From there I plan to divert some of the water to other growing beds before returning that water to the main pond. I could grow lettuce and baby Bok Choy in a retrofitted gutter or 4" diameter plastic pipe. I have the gutter so that would be the

    Least expensive.

    On the sides of the pond I am considering a series of plastic containers, daisy-chained. Maybe one of these daisy chains will culminate in the tub where the water will drain through the growing medium before exiting out the drain to the pond.

    Please forgive any typos. It was all typed on my phone.

    -- Posted by stevemills on Tue, Feb 10, 2015, at 10:30 PM
  • Aquaponics or hydroponics may be good for your walnut challenge Palindrome.

    -- Posted by stevemills on Tue, Feb 10, 2015, at 10:37 PM
  • This is was interesting even though I'm not familiar with any of it.

    Sounds like you have some good ideas going.

    -- Posted by gorillabeard on Thu, Feb 12, 2015, at 10:48 AM
  • Thanks gorillabeard. Comes from an overactive and sometimes twisted mind.

    Upon researching growing mediums in which to grow the roots, I am trying to come up with something less expensive than what is currently being touted on the Internet for this method, like everyday gravel.

    Gravel crushed to a half inch size should do it but experiments will be in order. Some exact same plants, using the same water in the same spot.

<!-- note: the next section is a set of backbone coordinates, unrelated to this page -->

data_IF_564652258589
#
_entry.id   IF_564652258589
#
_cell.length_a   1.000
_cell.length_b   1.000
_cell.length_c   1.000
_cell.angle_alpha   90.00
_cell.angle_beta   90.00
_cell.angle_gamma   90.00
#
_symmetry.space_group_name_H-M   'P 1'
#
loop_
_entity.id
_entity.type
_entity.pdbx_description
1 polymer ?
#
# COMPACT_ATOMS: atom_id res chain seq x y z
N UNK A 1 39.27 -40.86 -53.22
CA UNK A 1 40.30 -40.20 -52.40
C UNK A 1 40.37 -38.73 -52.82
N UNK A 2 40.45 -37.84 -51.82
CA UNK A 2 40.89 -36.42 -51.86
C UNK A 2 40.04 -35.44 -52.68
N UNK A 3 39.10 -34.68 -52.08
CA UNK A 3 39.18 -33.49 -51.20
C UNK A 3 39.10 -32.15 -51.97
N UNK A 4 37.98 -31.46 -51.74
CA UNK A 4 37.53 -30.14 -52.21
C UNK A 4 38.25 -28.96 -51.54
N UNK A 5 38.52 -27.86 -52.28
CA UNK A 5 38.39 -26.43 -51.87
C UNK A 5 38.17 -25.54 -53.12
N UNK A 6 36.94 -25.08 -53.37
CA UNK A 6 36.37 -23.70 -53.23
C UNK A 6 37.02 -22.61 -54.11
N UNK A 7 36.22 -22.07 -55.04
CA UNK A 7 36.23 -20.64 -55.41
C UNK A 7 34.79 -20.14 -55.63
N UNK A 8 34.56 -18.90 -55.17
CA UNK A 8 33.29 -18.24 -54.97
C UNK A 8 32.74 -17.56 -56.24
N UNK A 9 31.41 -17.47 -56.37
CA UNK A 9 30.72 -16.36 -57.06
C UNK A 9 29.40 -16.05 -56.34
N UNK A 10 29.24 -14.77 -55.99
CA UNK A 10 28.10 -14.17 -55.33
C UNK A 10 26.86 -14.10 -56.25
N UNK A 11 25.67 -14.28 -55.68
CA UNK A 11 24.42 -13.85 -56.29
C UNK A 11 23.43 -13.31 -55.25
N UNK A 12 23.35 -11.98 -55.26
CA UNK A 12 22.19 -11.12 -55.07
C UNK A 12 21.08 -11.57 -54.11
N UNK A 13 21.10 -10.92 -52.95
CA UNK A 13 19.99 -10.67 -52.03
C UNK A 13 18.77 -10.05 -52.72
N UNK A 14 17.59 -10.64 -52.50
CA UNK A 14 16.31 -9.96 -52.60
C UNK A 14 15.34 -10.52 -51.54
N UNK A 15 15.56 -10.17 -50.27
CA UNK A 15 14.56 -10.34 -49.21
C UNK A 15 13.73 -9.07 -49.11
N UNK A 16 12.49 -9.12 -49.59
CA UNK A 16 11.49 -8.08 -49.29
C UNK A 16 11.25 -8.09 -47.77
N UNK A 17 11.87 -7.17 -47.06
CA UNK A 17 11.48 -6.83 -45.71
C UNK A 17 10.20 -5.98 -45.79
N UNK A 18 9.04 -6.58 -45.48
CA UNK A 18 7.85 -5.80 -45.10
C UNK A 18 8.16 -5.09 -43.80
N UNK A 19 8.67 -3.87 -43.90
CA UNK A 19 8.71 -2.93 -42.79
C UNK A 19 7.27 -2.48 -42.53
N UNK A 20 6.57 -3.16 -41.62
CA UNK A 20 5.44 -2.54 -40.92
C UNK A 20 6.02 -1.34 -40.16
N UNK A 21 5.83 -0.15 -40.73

The gravel won't be lighter but I won't have to pay shipping from some remote vendor. I could buy it locally.

    Styrofoam chunks might do it but what chemicals would be released into the plant or water returning to the fish?

    Is anyone aware of a local sandstone quarry? That would have the porousity to encourage good bacteria growth and be lighter.

    Anyone have other ideas?

    -- Posted by stevemills on Thu, Feb 12, 2015, at 11:08 AM
  • Now I am looking at raising my current bio-filter by about 12" to allow me to use gravity through all my growing beds. I checked the capacity of the pump I have and it looks like I have more than enough oomph.

    The filter is currently about 4 feet above the intake and I can supposedly go up 18 feet so, 1 foot is a non-issue. It also pumps 1800 gallons per hour max output so I do not expect a flow issue.